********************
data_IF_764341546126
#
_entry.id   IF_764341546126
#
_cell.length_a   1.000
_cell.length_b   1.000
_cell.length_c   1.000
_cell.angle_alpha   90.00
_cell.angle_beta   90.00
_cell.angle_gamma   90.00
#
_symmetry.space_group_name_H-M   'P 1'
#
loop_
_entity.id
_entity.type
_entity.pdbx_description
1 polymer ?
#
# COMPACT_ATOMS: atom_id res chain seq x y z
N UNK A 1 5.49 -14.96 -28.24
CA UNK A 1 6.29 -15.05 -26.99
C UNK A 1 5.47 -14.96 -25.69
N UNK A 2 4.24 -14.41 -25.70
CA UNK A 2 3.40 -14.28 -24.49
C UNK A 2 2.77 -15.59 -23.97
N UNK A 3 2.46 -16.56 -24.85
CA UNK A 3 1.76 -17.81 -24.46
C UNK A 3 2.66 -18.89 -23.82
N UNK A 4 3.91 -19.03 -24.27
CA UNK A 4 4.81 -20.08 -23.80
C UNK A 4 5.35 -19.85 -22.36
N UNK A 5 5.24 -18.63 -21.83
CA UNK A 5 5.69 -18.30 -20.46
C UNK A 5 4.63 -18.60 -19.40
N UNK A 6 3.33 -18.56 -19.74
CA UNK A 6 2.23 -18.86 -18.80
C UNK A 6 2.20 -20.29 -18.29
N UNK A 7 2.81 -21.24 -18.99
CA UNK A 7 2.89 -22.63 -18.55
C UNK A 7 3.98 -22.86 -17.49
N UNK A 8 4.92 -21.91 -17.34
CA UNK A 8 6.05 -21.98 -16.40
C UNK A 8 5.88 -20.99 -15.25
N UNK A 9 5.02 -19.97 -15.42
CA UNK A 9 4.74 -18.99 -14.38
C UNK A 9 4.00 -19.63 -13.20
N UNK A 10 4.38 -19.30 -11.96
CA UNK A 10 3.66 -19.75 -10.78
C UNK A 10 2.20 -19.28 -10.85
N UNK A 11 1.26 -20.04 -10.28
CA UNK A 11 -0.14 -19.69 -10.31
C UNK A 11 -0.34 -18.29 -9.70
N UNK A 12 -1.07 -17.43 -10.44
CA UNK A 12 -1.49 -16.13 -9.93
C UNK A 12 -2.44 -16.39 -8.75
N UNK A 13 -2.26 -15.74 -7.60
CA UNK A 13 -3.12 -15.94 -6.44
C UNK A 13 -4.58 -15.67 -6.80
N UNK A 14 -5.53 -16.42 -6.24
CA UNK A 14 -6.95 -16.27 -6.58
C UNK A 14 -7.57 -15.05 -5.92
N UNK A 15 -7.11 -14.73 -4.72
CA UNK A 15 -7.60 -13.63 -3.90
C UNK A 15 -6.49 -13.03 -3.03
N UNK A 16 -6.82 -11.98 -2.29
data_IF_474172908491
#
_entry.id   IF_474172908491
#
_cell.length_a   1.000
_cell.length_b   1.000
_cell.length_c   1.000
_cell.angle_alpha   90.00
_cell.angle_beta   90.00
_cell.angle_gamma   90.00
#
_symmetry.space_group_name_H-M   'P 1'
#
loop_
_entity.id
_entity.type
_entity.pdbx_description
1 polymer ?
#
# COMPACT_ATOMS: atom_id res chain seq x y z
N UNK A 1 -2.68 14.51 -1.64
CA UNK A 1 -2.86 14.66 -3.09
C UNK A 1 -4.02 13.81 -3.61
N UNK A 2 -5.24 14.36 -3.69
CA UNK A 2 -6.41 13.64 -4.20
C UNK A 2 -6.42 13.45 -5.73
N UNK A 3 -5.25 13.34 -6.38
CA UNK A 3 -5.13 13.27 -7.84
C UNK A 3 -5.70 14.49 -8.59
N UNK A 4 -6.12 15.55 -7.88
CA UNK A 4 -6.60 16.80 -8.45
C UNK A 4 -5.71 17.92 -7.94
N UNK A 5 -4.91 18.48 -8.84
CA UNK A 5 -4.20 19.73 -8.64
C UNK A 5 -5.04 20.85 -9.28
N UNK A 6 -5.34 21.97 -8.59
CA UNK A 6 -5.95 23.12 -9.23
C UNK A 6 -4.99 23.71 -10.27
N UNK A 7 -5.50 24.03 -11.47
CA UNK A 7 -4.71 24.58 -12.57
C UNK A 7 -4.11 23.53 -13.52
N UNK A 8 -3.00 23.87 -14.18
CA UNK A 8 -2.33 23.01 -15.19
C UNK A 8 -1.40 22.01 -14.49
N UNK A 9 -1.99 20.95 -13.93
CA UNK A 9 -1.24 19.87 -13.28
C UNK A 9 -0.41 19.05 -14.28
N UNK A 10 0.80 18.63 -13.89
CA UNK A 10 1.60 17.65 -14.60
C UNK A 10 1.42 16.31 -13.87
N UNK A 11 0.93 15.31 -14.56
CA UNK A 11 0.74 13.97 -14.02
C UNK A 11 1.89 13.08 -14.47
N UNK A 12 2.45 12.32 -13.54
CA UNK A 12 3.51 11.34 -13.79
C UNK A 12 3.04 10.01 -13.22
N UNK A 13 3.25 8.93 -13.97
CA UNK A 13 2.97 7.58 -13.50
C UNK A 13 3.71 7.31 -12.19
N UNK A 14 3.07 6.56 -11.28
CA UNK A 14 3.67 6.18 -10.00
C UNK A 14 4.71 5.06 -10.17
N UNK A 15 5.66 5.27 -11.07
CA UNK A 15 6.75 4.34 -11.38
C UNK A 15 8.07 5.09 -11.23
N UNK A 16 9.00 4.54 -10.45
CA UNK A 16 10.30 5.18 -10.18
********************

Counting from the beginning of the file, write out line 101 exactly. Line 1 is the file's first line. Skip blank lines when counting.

C UNK A 5 -5.04 20.85 -9.28